Cameron should have had a plan

The Daily Telegraph - - Letters To The Editor -

Boris John­son and other lead­ers of the Leave cam­paign have been de­nounced for not hav­ing a fully fledged plan for Brexit. But this wil­fully mis­un­der­stands the pur­pose of a ref­er­en­dum. David Cameron called the vote, so it is hardly out­ra­geous to sug­gest he should have made some prepa­ra­tions for what hap­pened if he lost. That, af­ter all, is the Gov­ern­ment’s job – not to sec­ond-guess the out­come. It was never in the gift of Mr John­son, Michael Gove et al to in­struct White­hall to make con­tin­gency plans, be­cause the of­fi­cial gov­ern­ment po­si­tion was to stay in the EU.

Prepa­ra­tions have clearly been in­ad­e­quate: it was wrong and short-sighted not to in­struct the Civil Ser­vice to pre­pare for a Brexit vote. By def­i­ni­tion an In/Out ref­er­en­dum can have one of two re­sults and to ig­nore the pos­si­bil­ity of a Leave vic­tory was com­pla­cent in the ex­treme. Some ar­range­ments were clearly in place, as tes­ti­fied by the swift and re­as­sur­ing state­ments from Mark Car­ney, the Bank of Eng­land Gover­nor, and Ge­orge Os­borne, the Chan­cel­lor, de­signed to calm the mar­kets. Un­for­tu­nately, one of the rea­sons they were so spooked was the apoc­a­lyp­tic warn­ings made dur­ing the cam­paign by the Bank and the Trea­sury.

Had even the sem­blance of a plan been in place then there would be less un­cer­tainty than is now be­ing felt. Other EU coun­tries ap­pear to have pre­pared the ground for a Brexit bet­ter than we have done. The aftershock of last Thurs­day’s vote has been in­ten­si­fied by a sense of po­lit­i­cal drift. This needs to end if we are to emerge stronger and more united as a na­tion rather than weaker and more di­vided. This will need lead­er­ship, pur­pose and di­rec­tion. Some­one needs to get a grip – thank­fully a start was made yes­ter­day with the restora­tion of Cabi­net gov­ern­ment for the first time since the cam­paign be­gan.

Fur­ther­more, in the in­ter­ests of sta­bil­ity, the Con­ser­va­tives need to ex­pe­dite the process to find a new leader to suc­ceed David Cameron. The timetable pro­posed yes­ter­day by the 1922 com­mit­tee to in­stall a new leader by Septem­ber 2 fails the test of ur­gency in what are un­prece­dented cir­cum­stances. This needs to be done more quickly.

For now, Mr Cameron is in charge and he will be­gin the process of dis­en­gage­ment when he at­tends an emer­gency sum­mit in Brus­sels today to dis­cuss the con­se­quences of Brexit, though he is not invited to a later meet­ing of the other 27 states. Judg­ing by the ex­changes in Par­lia­ment yes­ter­day, the UK is likely to seek a deal to re­main in the Euro­pean sin­gle mar­ket, pos­si­bly through par­tic­i­pa­tion in the Euro­pean Eco­nomic Area.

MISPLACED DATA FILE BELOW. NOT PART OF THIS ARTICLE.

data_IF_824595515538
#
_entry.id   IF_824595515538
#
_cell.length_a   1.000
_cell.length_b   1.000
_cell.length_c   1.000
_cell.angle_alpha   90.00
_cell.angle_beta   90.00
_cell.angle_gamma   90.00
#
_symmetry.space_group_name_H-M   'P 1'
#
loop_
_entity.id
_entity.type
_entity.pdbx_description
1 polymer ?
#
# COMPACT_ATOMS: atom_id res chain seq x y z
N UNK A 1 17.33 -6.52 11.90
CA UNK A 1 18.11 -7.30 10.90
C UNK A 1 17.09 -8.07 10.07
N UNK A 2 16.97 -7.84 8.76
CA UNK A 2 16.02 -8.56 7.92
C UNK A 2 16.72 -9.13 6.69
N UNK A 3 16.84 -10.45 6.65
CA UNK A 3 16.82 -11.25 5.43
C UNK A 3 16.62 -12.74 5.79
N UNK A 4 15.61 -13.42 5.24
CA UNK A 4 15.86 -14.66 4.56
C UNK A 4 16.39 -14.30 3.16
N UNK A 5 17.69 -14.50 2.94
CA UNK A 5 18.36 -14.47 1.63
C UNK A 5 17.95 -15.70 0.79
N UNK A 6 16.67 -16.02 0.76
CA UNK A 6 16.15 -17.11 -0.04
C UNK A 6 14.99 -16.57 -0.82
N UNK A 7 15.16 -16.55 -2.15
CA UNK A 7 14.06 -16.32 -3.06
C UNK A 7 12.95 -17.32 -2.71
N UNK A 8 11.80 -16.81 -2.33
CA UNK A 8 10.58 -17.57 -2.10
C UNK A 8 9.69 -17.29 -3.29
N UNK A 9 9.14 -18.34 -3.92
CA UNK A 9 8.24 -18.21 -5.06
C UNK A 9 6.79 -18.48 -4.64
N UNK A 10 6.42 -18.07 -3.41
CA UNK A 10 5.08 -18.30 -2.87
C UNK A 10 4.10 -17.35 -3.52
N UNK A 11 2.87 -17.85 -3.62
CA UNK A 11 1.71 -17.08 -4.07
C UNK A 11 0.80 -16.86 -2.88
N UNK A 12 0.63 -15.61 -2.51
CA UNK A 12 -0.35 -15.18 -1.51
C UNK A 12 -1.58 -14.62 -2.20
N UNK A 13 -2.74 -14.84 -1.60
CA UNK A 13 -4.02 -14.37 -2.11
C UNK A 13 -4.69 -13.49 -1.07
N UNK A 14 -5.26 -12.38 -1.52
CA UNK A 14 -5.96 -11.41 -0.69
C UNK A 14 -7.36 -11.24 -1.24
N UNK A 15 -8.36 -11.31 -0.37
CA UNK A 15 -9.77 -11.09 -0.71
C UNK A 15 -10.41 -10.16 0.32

But how this can be rec­on­ciled with the ob­jec­tions that many Leavers have to un­fet­tered EU im­mi­gra­tion will be a source of con­sid­er­able con­tro­versy in the months to come. It will need other EU coun­tries to agree changes to the free move­ment of peo­ple pro­vi­sions, as sug­gested on th­ese pages by Jeremy Hunt, the Health Sec­re­tary.

The de­ci­sion to es­tab­lish a Civil Ser­vice unit to pre­pare for ne­go­ti­a­tions is a wel­come, if be­lated, de­vel­op­ment. This should be over­seen by an ad­hoc po­lit­i­cal com­mit­tee that in­cludes mem­bers of op­po­si­tion par­ties and rep­re­sen­ta­tives of the de­volved ad­min­is­tra­tions. Th­ese are par­lous times, which need to be gov­erned by po­lit­i­cal ar­range­ments that serve to unify not di­vide.

Ar­guably, the task now fac­ing White­hall is so great that the ne­go­ti­a­tions both to leave the EU and to forge a new trad­ing re­la­tion­ship will re­quire an en­tirely new White­hall depart­ment to see them through to the end. It should not be en­trusted to the For­eign Of­fice or the Trea­sury where re­sis­tance to Brexit re­mains strong. A re­vamped Board of Trade also needs to be­gin re­build­ing the ex­per­tise that has been lost in 40 years en­trust­ing our ne­go­ti­a­tions to the EU.

Mean­while, the Labour Party has con­tin­ued to im­plode with the res­ig­na­tion of al­most the en­tire shadow cabi­net in protest at Jeremy Cor­byn’s lead­er­ship, or lack of it. Yet the coup that be­gan on Sun­day with the sack­ing of Hi­lary Benn as shadow for­eign sec­re­tary has failed so far to shift Mr Cor­byn, who in­tends to ap­peal to the mem­ber­ship for a fresh man­date that he will prob­a­bly se­cure. He would then be re-elected but with­out any au­thor­ity to con­trol the Par­lia­men­tary party.

This would have con­sti­tu­tional im­pli­ca­tions if the Gov­ern­ment were to fall as a re­sult of Brexit. Under the Fixed-Term Par­lia­ments Act the Prime Min­is­ter no longer has the power to seek a dis­so­lu­tion of par­lia­ment so the Queen would be ex­pected to send for the Leader of the Op­po­si­tion to see if a new gov­ern­ment could be formed be­fore trig­ger­ing an elec­tion. But how could that be Mr Cor­byn if he can­not com­mand the sup­port of his MPs? It is im­por­tant that this mo­ment is seen as an op­por­tu­nity for Bri­tain and not dis­missed as some­thing whose im­pact needs to be mit­i­gated. Min­is­ters who think that way should step aside for those who bring a pos­i­tive ap­proach to the task.

‘An In/Out vote can have one of two re­sults and to ig­nore a Leave vic­tory was com­pla­cent in the ex­treme’ ‘The Board of Trade needs to re­build the ex­per­tise lost in 40 years en­trust­ing our ne­go­ti­a­tions to the EU’

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